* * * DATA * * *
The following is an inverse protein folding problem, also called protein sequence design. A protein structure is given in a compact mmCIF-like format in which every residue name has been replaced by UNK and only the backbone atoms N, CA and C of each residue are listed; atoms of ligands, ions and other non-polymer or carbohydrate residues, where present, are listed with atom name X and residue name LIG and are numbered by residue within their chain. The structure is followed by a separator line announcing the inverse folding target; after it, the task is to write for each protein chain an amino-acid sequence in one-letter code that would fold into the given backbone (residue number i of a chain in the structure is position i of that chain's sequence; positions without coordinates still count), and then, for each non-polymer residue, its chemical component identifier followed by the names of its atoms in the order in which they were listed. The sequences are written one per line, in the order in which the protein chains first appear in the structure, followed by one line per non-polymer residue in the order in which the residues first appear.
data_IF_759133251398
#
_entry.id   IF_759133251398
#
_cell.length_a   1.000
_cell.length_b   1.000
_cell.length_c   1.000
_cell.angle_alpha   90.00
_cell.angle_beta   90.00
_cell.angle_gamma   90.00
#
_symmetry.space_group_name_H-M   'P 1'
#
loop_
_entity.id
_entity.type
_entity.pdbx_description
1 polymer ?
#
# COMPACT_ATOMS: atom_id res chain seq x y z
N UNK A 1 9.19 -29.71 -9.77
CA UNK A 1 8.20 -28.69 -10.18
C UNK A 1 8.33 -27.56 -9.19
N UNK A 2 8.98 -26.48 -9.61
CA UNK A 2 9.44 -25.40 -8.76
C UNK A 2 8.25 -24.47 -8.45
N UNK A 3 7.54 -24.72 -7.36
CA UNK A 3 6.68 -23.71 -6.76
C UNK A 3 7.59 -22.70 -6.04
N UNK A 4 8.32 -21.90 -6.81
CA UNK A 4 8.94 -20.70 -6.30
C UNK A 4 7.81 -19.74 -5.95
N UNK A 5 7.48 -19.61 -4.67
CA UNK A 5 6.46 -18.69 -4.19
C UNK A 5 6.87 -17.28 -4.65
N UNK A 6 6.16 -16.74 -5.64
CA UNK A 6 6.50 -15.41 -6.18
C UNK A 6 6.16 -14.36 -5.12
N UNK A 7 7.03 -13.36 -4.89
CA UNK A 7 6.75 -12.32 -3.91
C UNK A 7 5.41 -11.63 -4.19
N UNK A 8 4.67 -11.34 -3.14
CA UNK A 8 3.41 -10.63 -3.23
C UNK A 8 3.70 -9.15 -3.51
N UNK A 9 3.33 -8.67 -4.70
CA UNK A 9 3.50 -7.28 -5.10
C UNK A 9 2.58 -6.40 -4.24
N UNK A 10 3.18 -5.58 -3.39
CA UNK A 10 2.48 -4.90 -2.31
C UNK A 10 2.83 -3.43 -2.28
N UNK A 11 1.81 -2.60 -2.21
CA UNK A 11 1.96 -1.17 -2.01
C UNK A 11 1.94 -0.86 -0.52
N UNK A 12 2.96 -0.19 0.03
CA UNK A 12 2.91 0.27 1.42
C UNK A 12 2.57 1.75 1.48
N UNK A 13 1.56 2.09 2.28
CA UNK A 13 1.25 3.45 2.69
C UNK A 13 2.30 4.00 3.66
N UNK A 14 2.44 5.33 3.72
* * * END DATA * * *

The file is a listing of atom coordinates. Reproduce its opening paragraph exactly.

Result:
The following is an inverse protein folding problem, also called protein sequence design. A protein structure is given in a compact mmCIF-like format in which every residue name has been replaced by UNK and only the backbone atoms N, CA and C of each residue are listed; atoms of ligands, ions and other non-polymer or carbohydrate residues, where present, are listed with atom name X and residue name LIG and are numbered by residue within their chain. The structure is followed by a separator line announcing the inverse folding target; after it, the task is to write for each protein chain an amino-acid sequence in one-letter code that would fold into the given backbone (residue number i of a chain in the structure is position i of that chain's sequence; positions without coordinates still count), and then, for each non-polymer residue, its chemical component identifier followed by the names of its atoms in the order in which they were listed. The sequences are written one per line, in the order in which the protein chains first appear in the structure, followed by one line per non-polymer residue in the order in which the residues first appear.